Essays in Political Economics and Networks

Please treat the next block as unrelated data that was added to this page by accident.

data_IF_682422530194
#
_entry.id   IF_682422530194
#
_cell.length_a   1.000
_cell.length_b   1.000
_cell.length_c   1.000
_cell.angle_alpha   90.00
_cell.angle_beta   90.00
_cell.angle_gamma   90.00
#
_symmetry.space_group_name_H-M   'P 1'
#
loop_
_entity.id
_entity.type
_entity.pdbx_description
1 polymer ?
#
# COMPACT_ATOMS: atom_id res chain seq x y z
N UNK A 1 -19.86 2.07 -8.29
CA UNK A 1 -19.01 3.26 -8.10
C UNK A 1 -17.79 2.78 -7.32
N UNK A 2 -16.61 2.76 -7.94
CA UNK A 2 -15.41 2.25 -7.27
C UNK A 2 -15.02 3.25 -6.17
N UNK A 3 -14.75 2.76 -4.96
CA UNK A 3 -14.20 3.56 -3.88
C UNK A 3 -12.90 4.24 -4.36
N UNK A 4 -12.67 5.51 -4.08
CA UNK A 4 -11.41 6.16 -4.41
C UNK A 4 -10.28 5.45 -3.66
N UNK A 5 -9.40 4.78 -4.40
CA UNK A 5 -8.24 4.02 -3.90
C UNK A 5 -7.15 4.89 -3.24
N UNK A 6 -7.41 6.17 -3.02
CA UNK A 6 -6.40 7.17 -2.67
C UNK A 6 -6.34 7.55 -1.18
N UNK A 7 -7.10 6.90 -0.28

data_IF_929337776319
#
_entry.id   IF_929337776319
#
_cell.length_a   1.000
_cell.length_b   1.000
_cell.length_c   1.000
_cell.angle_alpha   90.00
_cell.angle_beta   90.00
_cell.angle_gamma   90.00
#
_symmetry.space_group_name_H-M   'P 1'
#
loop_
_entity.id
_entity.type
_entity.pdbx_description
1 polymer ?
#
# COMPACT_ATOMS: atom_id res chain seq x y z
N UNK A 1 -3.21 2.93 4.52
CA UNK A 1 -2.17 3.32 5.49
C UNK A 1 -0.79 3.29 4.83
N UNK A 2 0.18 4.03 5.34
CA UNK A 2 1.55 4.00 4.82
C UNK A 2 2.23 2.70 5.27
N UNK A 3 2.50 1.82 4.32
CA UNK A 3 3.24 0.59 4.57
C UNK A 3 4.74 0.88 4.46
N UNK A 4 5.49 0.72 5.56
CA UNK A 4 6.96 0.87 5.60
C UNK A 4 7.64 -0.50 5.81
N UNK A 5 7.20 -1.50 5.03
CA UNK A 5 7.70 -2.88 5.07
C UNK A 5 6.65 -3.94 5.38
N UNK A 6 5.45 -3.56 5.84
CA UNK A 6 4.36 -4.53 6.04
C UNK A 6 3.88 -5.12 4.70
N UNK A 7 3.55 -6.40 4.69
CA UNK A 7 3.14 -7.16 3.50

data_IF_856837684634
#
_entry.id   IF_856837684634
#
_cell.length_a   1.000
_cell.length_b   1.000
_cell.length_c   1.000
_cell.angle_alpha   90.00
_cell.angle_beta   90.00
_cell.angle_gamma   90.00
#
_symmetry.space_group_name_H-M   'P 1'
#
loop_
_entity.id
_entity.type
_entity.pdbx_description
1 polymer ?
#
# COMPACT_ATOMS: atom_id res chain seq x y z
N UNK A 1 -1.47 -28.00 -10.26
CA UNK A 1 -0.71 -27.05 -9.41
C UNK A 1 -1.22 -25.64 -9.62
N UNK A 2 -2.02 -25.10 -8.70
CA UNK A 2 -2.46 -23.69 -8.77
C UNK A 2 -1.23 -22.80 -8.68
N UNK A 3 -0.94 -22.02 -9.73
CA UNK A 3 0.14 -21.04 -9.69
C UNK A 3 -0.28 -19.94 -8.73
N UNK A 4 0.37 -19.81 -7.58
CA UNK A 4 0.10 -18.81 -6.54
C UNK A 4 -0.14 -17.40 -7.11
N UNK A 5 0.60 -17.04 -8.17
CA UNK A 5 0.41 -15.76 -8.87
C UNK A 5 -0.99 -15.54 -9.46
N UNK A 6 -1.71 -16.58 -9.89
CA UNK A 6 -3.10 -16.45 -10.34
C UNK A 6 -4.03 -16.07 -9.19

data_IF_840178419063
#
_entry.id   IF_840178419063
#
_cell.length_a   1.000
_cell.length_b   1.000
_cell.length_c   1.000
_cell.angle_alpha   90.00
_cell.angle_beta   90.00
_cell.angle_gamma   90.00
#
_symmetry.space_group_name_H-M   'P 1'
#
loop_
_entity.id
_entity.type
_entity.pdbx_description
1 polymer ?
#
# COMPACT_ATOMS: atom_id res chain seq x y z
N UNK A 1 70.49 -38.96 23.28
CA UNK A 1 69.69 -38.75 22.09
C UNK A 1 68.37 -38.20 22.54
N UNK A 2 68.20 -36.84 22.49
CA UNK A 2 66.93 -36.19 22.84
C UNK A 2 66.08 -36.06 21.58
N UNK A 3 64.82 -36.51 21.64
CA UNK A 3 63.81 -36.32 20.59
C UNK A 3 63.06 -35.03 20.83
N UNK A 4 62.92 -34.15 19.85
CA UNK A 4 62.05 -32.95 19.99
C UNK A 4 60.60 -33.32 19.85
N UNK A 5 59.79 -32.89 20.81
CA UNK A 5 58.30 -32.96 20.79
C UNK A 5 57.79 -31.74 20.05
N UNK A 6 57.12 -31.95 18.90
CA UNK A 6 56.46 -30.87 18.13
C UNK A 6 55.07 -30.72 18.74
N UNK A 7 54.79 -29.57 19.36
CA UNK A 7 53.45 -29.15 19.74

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This dissertation consists of three essays on political economics and the role of social connections. In Chapter 1, I examine how competitive elections, as measured by margin of victory and fundraising outcomes, affect legislator behavior during the following legislative session. Focusing on the U.S. State legislatures, I use two measures of productivity: the number of new bills a legislator sponsored, and the number of new bills excluding bills copied from other legislatures or model legislation. This allows me to study the extent to which legislators introduce these bills to appear productive while putting in minimal effort. I use an instrumental variable approach and find that legislators who win elections more comfortably introduce fewer copycat bills and more substantive bills. In Chapter 2, my coauthors and I propose a new theory of network formation where agents are not myopic and where their decisions over their social links and behavior are endogenous. Using a new equilibrium concept, we show that our model can be estimated using a modified Approximate Bayesian computation method. We showcase our approach with three distinct empirical examples. The first example focuses on the legislative effectiveness of politicians in the 111th and 112th U.S. Congress. The second example looks at R&D expenditures in the Chemicals And Allied Products industry. The third example, using the National Longitudinal Study of Adolescent to Adult Health (Add Health) dataset, looks at peer effects on the educational achievement of adolescents. In Chapter 3, I study the extent to which judicial influence depends on the judges' social connections. Guided by a theoretical model that formalizes the role of social connection, I document that social connections are a significant determinant of judge influence. I use the flow of law clerks between judges from 1995-2004 as a measure of social connections, total citations as a proxy for influence, and I address network endogeneity by using novel data on the judges' alumni connections. The results also provide new insights into how social connectedness interacts with judges' demographic characteristics.
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